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Big Tech Goes to Court

Big Tech Goes to Court

By: Russ Latino - February 21, 2023

While the thought of Facebook deciding for me what content I should see is scary, the thought of politicians deciding what is true and what is “misinformation” is even scarier.

On Tuesday and Wednesday of this week, the U.S. Supreme Court will consider cases that could significantly impact the internet. In both Gonzalez v. Google and Twitter v. Taamneh, the High Court is being asked to reduce immunity available to technology platforms like YouTube and Twitter for the content they host.

At issue is a provision of the Communications Decency Act of 1996: Section 230. Section 230, a mere twenty-six words, basically says that an internet company, like Facebook, is not legally liable for content that is posted by third parties that use the platform. This means that if you use Facebook to publicly lie about an ex-spouse, as an example, that spouse cannot sue Mark Zuckerberg for defamation.

The Battle Lines

Proponents of Section 230’s protections argue that the internet as we know it would not exist without them. There simply is no way for Google, Facebook, Twitter or any other platform that hosts third party content to police billions of users for the accuracy and propriety of what they are saying online.

Critics, however, argue that Tech companies have become too powerful. Growing concerns have created strange bedfellows, motivated by different things. Democrats, like President Joe Biden, oppose Section 230 protections because they claim those protections promote the spread of misinformation or content that leads to violence or civil rights abuses. In July 2021, Senators Amy Klobuchar and Ben Ray Lujan introduced a bill that  would open Tech companies up to liability if their algorithms promoted “health misinformation,” for example.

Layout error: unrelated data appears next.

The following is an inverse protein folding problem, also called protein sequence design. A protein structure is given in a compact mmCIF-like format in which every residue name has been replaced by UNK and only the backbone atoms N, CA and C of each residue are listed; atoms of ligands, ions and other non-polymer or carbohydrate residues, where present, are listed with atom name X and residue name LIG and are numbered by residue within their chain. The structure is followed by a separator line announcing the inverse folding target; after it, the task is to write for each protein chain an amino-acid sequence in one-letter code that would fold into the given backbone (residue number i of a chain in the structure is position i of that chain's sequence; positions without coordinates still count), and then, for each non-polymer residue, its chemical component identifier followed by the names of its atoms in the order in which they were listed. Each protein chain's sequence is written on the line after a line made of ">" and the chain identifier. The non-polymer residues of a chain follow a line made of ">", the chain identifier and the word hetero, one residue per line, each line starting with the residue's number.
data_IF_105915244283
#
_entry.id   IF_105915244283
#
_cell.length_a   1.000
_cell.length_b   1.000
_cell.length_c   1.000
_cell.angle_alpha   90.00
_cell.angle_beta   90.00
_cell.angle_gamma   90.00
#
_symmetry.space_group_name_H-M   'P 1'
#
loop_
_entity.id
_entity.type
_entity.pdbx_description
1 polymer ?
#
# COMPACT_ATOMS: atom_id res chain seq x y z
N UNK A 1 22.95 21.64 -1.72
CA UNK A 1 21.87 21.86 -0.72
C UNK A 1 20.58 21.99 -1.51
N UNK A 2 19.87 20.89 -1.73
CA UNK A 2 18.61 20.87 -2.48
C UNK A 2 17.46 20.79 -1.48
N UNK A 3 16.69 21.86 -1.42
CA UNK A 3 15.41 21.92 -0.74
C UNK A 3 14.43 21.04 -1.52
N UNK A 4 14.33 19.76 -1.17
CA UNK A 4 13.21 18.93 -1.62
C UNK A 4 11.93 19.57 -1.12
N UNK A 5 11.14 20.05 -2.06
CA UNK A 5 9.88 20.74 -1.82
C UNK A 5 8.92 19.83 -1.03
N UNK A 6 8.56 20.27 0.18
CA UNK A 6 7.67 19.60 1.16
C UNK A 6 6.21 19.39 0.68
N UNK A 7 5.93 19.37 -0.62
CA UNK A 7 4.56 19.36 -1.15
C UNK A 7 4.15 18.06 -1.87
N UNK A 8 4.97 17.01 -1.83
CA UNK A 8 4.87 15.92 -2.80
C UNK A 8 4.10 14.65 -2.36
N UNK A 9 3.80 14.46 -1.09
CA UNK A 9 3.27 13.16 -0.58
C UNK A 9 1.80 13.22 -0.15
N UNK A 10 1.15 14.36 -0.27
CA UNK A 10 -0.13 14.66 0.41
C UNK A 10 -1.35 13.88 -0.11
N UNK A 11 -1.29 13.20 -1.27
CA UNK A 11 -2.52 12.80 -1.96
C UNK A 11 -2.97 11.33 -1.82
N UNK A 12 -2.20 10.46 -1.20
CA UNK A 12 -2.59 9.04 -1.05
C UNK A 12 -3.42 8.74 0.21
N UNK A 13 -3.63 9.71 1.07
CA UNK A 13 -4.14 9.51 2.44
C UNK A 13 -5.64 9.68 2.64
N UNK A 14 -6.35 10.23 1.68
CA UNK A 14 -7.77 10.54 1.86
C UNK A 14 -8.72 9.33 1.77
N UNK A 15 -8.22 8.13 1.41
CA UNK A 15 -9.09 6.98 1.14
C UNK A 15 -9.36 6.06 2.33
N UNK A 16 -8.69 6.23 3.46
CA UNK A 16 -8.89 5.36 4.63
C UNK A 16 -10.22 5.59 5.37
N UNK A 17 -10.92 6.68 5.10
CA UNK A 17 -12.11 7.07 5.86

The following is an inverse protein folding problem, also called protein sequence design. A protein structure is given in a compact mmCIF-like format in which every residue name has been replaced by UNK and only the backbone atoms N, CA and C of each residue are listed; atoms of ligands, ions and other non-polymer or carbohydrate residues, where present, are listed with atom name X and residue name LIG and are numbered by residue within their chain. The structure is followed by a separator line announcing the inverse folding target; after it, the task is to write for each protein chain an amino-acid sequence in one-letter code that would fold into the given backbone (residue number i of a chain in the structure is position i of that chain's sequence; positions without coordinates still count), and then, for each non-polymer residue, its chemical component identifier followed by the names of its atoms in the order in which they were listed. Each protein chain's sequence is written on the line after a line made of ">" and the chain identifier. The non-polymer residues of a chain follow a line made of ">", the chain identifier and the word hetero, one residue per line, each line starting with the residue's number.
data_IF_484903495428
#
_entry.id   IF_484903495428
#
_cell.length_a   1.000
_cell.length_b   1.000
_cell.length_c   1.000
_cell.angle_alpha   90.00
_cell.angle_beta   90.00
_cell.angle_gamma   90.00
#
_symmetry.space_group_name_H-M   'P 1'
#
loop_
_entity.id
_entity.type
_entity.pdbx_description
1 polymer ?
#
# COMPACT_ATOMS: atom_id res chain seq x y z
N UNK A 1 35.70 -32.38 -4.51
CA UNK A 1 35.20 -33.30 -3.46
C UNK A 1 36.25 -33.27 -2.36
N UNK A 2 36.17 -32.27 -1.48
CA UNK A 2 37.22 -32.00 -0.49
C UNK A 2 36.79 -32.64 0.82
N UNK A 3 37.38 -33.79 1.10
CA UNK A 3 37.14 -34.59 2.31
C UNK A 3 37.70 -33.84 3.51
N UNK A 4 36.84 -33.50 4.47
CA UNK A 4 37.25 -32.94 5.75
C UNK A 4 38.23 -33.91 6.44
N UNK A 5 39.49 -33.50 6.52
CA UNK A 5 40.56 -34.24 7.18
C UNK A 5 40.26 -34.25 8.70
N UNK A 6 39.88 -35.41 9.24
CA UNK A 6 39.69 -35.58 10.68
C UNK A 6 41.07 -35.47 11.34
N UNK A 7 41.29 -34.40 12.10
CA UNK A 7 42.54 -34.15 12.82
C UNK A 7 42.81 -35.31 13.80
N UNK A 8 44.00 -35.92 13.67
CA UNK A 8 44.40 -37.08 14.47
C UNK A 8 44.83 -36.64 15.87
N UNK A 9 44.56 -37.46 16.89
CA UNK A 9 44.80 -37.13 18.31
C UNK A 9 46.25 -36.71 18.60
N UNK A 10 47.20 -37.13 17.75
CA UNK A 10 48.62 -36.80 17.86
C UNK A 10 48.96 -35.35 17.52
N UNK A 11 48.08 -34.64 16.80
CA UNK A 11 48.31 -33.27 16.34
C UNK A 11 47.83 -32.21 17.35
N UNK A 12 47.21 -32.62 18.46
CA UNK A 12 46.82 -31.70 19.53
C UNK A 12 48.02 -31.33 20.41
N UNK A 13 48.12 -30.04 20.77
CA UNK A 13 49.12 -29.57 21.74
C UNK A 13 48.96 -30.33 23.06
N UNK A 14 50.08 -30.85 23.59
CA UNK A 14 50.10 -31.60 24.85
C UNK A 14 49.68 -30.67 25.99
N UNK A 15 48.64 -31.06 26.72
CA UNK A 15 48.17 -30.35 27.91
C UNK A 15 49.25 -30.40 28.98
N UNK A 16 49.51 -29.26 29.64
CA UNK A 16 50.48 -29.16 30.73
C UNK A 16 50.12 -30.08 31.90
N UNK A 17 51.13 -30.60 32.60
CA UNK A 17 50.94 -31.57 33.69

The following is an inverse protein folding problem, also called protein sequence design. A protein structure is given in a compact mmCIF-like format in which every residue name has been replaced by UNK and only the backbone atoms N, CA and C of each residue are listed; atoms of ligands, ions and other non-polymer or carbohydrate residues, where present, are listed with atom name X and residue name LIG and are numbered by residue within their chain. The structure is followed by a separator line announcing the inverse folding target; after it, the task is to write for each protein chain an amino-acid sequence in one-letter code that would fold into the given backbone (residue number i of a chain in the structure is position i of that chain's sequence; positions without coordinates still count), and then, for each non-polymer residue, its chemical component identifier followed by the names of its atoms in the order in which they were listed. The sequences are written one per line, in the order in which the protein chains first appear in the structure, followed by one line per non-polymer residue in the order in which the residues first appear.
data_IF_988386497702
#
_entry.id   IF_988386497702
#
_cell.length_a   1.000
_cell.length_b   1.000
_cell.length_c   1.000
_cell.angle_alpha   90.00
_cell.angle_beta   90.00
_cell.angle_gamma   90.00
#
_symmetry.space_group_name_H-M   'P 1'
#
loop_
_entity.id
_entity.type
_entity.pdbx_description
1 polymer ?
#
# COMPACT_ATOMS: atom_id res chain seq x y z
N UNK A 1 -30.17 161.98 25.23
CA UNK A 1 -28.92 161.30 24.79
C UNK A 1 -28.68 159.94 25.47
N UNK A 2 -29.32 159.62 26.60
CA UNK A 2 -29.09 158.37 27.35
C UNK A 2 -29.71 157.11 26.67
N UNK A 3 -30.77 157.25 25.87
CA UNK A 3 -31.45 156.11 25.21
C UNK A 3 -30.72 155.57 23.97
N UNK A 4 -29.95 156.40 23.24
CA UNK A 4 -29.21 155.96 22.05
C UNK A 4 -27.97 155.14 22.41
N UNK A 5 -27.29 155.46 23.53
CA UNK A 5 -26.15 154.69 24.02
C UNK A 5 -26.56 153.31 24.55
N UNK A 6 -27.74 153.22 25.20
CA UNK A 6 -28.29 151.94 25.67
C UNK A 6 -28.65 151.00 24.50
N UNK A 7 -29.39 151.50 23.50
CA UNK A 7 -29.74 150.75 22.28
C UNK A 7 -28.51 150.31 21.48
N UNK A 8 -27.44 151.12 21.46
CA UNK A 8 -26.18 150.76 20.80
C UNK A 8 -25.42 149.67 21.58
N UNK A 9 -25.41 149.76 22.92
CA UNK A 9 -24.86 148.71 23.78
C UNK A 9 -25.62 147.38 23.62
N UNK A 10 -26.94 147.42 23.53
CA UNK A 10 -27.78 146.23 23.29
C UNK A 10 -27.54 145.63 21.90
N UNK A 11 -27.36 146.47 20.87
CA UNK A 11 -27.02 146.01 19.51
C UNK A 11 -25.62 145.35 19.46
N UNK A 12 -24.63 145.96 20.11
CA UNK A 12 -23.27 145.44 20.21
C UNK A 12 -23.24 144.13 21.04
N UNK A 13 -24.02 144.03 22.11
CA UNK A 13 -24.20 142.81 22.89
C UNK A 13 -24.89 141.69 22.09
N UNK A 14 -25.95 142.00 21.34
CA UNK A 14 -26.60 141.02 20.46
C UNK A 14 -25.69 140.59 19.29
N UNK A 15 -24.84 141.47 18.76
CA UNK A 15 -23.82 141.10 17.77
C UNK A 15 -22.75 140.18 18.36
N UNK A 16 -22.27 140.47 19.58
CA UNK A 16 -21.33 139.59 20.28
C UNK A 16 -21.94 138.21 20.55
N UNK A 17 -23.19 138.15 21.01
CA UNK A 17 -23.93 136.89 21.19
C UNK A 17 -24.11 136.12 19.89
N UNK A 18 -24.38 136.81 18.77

Republicans, like former President Donald Trump or U.S. Senator Josh Hawley (MO), have argued that tech companies are presently engaged in silencing or censoring conservative viewpoints. They contend that because of this discrimination, these platforms should not be protected from liability.

Conflicting Interests

If it sounds like the reasons from each camp cut against each other, it’s because they do. One wants to remove Sec. 230 protections in order to restrict speech more. The other wants to remove Sec. 230 protections because they claim speech is already being restricted.

The truth is that while conservatives have some legitimate beefs with how Tech companies are operating, removing Sec. 230 protections is much more likely to give their political opponents a win than it is to even the playing field.

Without the protections, these platforms are likely to take a much more heavy-handed approach in content moderation, with even more restrictions on and censorship of free speech. Take “Big Tech” out of it and consider this: if I can be held liable for what you say while standing on my front lawn, then I’m going to restrict what you say on my front lawn, or disinvite you altogether. It’s hard to imagine this would be any less true on the internet.

And while the thought of Facebook deciding for me what content I should see is scary, the thought of politicians deciding what is true and what is “misinformation” is even scarier. People should be able to hear, for instance, that perhaps masks are not effective against the spread of the coronavirus or that there are questions about the efficacy and safety of vaccines.

Enter the Courts

Despite fevered rhetoric from both parties about Big Tech in recent years, Congress has not acted on calls to remove Sec. 230 protections. This may be an indication that much of the rancor is actually a political messaging ploy and not an actual policy desire.

As is the case on so many thorny issues these days, when Congress fails to act, people quite frequently take to the courts. Neither the Gonzalez case nor the Taamneh argue for the complete removal of Sec. 230. Rather, both argue for a narrower interpretation.